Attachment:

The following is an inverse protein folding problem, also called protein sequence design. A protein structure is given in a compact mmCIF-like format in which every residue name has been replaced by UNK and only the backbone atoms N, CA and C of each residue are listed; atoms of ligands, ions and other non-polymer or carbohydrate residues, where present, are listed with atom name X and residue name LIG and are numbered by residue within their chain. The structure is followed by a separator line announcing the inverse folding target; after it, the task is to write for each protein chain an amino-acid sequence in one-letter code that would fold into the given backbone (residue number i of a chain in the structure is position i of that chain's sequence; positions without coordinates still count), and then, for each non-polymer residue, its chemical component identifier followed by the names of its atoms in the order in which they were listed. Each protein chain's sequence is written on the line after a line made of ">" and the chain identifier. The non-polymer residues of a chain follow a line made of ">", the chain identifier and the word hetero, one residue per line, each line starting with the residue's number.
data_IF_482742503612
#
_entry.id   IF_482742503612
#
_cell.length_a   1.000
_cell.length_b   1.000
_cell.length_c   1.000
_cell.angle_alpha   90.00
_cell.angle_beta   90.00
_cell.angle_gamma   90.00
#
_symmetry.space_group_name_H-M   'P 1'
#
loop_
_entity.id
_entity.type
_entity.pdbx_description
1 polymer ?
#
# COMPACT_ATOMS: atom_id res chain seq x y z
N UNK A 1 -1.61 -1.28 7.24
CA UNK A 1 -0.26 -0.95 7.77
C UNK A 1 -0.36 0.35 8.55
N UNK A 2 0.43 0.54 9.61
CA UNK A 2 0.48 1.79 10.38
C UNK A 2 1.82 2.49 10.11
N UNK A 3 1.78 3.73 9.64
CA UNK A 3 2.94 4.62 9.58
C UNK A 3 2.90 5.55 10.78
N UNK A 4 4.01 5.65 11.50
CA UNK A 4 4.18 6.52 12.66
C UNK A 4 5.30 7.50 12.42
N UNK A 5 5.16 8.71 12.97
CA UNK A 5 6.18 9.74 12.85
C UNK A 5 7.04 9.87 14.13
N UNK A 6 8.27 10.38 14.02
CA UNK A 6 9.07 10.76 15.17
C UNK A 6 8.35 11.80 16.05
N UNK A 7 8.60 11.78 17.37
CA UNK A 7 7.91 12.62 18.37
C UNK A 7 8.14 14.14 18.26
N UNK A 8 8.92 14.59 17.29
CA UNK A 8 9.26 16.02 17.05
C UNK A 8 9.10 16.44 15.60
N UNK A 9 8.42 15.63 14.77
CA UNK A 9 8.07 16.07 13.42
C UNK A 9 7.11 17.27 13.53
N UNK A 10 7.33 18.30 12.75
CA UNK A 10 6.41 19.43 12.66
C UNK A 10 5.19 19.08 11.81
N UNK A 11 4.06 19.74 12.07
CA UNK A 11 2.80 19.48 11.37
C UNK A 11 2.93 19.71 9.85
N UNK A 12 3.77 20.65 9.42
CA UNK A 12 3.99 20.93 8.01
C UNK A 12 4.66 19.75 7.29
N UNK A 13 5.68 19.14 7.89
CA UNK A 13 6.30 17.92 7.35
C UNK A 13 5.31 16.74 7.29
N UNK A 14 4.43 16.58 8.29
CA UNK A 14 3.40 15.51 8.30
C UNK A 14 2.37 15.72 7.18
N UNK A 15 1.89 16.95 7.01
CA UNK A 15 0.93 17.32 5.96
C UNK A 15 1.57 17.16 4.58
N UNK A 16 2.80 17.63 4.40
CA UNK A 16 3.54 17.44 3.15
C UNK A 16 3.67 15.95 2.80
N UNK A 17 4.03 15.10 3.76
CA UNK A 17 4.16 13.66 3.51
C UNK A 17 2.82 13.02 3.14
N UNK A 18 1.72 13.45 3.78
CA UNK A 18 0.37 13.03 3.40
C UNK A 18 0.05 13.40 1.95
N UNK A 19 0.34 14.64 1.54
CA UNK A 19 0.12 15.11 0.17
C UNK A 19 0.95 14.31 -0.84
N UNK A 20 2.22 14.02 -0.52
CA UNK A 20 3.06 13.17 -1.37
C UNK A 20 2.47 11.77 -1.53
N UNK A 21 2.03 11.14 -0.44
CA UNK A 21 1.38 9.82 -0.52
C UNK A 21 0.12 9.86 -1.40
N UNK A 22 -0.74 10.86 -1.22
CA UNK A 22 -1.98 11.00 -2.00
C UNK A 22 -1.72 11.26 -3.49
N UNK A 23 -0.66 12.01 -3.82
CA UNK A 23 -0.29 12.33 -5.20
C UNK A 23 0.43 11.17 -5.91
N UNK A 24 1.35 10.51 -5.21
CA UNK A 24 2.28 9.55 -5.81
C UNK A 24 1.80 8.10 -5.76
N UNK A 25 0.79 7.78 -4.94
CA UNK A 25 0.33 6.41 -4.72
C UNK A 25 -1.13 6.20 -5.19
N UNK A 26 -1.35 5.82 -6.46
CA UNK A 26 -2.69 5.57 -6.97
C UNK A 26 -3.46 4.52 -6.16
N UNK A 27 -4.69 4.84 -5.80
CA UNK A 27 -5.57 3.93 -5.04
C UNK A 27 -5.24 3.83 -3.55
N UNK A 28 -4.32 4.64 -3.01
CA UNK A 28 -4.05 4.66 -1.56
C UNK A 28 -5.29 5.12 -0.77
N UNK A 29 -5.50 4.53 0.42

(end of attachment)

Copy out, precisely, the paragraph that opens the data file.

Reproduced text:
The following is an inverse protein folding problem, also called protein sequence design. A protein structure is given in a compact mmCIF-like format in which every residue name has been replaced by UNK and only the backbone atoms N, CA and C of each residue are listed; atoms of ligands, ions and other non-polymer or carbohydrate residues, where present, are listed with atom name X and residue name LIG and are numbered by residue within their chain. The structure is followed by a separator line announcing the inverse folding target; after it, the task is to write for each protein chain an amino-acid sequence in one-letter code that would fold into the given backbone (residue number i of a chain in the structure is position i of that chain's sequence; positions without coordinates still count), and then, for each non-polymer residue, its chemical component identifier followed by the names of its atoms in the order in which they were listed. Each protein chain's sequence is written on the line after a line made of ">" and the chain identifier. The non-polymer residues of a chain follow a line made of ">", the chain identifier and the word hetero, one residue per line, each line starting with the residue's number.